Make sure to meet in a public place to test out the computer. Starbucks is good, but even better is an Apple Store. You can set up a Genius Bar appointment in advance to have them do diagnostics on the computer. Make sure to check:

    - That there is no firmware password (or you can set one yourself) - you want full control of the hardware.

    - That it is not stolen (based on serial number, and checking with Apple to see proof of purchase). If the computer is already "second hand" (i.e. the person you are buying from got it from someone else), don't get it no matter how good the price is.

    - That it is in good working order. This means that it will have the same specs as what the seller claims, and that it works well. You may want to run diagnostic tests such as from Tech Tools Pro to see the state of the SSD, memory, screen, etc.

    If you do end up getting the computer, make sure you get full documentation of the sale (a real receipt with date, purchase price, seller's information - driver's license, date of birth, address, etc.) as well as the seller's documentation (their receipt from when they purchased it from Apple).
     
  21. eyespii thread starter macrumors 6502

    Joined:
    Mar 8, 2008
    #21
    How do you check/disable the firmware password?
     
  22. leenak macrumors 68020

    Joined:
    Mar 10, 2011
    #22
    how does someone have a '13 rMBP that has never been used and they are selling it for a huge discount? My guess is it is stolen but that is just odd.

    and with it having applecare to early '17, that means someone has had it for 6 months or so and never used it?
     
  23. yjchua95, Oct 31, 2014
    Last edited: Oct 31, 2014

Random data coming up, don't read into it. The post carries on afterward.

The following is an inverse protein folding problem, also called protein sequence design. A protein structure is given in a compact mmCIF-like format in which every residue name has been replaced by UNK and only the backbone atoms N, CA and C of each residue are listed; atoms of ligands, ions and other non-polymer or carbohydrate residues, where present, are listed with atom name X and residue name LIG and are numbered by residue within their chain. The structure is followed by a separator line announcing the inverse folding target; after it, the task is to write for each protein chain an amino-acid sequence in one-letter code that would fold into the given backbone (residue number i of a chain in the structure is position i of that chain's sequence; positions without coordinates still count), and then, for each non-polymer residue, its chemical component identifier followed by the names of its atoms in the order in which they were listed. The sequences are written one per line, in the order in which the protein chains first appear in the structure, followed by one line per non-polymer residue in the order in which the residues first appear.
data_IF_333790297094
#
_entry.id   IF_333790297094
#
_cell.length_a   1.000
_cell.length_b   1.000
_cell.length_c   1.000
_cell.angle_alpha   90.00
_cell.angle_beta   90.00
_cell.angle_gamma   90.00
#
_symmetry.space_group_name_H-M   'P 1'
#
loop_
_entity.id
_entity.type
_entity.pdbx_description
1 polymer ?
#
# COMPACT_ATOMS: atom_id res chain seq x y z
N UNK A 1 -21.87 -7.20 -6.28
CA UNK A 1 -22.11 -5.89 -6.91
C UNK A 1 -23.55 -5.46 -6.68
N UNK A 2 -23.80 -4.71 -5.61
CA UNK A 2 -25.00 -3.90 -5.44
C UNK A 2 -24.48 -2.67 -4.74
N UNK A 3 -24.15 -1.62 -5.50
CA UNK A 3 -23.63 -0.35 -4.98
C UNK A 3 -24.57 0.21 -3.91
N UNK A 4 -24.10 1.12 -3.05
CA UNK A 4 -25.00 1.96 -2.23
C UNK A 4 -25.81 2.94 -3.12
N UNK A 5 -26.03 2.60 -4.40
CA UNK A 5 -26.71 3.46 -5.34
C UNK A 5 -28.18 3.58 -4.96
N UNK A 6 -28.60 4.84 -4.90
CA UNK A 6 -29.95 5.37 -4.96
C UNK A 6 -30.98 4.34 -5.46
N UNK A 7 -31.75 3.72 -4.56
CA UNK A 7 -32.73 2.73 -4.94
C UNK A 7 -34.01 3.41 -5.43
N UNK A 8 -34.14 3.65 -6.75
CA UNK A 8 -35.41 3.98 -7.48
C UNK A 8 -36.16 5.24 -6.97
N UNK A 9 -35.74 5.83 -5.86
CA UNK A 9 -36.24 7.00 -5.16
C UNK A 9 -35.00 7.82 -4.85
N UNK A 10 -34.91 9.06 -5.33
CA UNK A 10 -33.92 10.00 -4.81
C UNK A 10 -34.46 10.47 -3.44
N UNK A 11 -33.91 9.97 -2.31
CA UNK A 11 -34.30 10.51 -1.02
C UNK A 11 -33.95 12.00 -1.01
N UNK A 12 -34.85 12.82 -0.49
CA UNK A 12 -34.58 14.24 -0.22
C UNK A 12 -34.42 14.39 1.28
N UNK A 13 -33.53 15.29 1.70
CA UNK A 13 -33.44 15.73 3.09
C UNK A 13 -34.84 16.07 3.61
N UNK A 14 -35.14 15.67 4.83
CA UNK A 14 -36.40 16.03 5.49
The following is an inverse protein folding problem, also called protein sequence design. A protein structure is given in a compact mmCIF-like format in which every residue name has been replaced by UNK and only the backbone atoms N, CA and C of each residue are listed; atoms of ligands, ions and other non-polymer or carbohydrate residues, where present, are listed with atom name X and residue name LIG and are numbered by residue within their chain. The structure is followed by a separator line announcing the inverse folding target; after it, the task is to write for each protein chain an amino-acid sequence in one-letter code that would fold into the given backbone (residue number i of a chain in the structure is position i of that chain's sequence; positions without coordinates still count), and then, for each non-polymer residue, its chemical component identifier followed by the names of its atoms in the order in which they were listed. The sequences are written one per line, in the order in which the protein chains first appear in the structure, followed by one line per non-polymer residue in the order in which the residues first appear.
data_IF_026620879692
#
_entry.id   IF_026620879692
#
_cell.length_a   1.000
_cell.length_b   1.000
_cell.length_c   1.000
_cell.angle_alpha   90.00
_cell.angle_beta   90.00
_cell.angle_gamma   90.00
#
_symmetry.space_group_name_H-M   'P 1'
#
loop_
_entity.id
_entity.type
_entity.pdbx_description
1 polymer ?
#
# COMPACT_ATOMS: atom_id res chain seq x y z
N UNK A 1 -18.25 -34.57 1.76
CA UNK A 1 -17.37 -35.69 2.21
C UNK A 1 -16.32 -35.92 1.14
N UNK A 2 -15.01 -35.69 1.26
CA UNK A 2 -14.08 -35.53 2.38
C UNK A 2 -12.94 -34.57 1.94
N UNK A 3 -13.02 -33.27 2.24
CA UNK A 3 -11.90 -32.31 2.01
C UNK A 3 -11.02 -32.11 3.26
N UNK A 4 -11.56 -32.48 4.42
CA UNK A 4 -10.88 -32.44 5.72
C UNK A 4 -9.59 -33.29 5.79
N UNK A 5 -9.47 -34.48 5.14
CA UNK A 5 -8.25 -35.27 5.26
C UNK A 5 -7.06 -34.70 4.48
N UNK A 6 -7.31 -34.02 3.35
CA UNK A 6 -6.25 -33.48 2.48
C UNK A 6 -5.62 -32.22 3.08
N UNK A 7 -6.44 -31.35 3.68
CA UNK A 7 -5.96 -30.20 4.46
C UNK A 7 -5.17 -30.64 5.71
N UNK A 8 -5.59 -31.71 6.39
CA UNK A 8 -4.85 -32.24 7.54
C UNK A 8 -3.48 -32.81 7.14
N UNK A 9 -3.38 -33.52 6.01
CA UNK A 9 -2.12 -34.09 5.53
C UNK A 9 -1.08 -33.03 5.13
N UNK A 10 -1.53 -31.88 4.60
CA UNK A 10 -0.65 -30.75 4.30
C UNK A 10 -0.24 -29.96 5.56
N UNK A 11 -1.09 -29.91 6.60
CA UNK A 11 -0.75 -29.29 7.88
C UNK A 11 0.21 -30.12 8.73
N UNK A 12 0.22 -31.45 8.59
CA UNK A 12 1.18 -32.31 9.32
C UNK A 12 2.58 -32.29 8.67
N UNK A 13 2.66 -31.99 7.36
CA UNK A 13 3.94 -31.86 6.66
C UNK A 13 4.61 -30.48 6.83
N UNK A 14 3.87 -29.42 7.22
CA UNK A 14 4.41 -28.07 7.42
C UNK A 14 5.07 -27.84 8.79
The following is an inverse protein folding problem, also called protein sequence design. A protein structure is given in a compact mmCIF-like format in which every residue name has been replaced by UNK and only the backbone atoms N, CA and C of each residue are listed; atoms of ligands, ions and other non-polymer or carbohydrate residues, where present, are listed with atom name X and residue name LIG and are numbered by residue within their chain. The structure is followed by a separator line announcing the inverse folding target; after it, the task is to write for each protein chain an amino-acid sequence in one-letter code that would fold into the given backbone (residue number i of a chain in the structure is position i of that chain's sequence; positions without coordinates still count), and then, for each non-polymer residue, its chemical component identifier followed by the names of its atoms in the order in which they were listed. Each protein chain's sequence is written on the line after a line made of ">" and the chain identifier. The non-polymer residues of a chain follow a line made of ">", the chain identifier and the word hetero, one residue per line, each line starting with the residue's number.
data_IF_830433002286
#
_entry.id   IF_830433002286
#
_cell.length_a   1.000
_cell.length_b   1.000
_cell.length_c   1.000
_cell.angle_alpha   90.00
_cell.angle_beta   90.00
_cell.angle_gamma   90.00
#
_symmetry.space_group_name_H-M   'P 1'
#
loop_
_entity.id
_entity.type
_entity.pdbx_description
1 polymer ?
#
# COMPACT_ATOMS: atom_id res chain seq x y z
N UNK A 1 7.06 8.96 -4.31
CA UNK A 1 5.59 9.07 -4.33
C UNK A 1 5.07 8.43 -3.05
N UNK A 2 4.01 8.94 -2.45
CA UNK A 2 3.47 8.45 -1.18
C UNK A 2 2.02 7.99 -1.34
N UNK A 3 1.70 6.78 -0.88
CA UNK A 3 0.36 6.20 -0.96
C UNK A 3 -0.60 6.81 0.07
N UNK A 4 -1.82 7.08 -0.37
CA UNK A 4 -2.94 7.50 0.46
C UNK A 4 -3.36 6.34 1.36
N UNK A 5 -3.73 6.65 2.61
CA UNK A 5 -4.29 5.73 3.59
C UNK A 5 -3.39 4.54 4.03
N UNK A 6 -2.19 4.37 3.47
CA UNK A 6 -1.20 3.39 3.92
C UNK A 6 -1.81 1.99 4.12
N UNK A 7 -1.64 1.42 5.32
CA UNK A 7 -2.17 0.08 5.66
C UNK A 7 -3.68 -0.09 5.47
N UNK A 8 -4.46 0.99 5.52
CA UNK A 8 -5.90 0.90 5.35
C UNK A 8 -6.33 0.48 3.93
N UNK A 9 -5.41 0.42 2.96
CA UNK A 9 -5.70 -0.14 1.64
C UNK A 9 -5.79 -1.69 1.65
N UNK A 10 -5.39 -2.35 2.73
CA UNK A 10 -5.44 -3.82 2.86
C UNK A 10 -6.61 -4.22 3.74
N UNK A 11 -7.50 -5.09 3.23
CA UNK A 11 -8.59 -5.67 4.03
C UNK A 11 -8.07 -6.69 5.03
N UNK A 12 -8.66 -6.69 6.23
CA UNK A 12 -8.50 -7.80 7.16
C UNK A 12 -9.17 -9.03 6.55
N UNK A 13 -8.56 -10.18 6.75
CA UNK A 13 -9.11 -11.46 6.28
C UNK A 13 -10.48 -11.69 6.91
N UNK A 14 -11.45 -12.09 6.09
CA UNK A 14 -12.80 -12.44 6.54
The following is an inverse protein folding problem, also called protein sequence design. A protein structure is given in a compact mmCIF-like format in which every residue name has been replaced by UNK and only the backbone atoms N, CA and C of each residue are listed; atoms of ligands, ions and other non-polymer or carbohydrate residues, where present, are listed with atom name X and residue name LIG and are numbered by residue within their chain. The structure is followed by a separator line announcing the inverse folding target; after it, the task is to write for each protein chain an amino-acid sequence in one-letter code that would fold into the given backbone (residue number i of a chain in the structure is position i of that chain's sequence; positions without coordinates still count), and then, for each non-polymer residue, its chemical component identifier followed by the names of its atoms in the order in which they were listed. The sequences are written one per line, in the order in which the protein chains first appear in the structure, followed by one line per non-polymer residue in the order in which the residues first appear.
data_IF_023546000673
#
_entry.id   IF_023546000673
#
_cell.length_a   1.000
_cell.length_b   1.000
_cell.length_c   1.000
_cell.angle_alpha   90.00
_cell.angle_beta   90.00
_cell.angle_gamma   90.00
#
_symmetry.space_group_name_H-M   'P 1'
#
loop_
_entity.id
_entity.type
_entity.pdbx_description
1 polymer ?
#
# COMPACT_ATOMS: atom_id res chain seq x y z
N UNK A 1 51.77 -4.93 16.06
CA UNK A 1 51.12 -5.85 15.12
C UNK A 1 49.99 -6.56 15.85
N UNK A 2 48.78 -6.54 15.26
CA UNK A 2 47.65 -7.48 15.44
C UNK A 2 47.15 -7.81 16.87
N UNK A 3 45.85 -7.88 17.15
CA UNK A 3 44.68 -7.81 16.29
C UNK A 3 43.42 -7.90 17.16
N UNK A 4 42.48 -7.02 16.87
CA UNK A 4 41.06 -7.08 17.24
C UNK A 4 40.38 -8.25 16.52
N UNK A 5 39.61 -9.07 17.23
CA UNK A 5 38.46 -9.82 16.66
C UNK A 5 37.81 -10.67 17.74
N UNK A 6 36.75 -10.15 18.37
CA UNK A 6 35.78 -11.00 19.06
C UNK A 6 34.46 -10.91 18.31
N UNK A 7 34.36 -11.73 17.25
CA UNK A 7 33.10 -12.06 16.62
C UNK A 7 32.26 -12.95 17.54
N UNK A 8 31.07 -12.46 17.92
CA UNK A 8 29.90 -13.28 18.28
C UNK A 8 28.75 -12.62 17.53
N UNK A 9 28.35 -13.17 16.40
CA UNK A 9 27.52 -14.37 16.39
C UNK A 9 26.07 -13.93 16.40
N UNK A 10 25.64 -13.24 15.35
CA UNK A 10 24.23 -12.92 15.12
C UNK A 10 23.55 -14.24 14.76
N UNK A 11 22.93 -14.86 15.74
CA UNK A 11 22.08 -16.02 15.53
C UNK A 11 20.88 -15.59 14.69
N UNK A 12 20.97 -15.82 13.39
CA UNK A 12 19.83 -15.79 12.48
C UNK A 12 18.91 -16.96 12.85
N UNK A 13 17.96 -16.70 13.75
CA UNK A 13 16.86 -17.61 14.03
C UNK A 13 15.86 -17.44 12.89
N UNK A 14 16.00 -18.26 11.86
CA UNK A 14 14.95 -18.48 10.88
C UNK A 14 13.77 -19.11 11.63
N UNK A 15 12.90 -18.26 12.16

yjchua95 macrumors 604

    Joined:
    Apr 23, 2011
    Location:
    GVA, KUL, MEL (current), ZQN
    #23
    Hold down the Option/Alt key on the keyboard during the startup chime. If there is a firmware password, the screen would be the same as the one in the image I attached. If it asks you to type in the EFI password, force the seller to type it in, boot into the Recovery Partition, and from there, navigate to Utilities → Firmware Password Utility and turn it off.

    And also make sure that there is no iCloud lock password on it. I've come across some poor chap when the ******* he purchased it from used iCloud to remotely lock the MBP and forced the purchaser to pay up more to get it unlocked.

    The easiest way to do this is upon successful startup and login, immediately do a clean install. Make sure the Mac is not connected to the internet at all via wifi or Ethernet. Take it totally off the grid. Use a second Mac to download Yosemite off the Mac App Store. Then, use DiskMaker X to build a bootable Yosemite OS X installer onto an external USB stick. Then, plug the USB stick into the first Mac (the one purchased off CL) and hold down Option upon startup. Select the external USB stick and boot from it.

    Then from there, select Disk Utility and erase the internal SSD. After that, install a fresh copy of Yosemite onto it.
     

    Attached Files:

  24. duervo macrumors 68000

    duervo

    Joined:
    Feb 5, 2011
    #24
    Holy moly ... If it were me selling a MBP on CL, and any potential buyer asked to see my driver's license, DOB, etc., then I'd refuse. I don't give a lot of that stuff on credit card apps, and certainly don't provide ALL of it, so there is no way I would give it to a stranger that contacted me as a result of an ad I had placed on CL.
     
  25. Michaelgtrusa macrumors 604

    Michaelgtrusa

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    Oct 13, 2008
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    Everywhere And Nowhere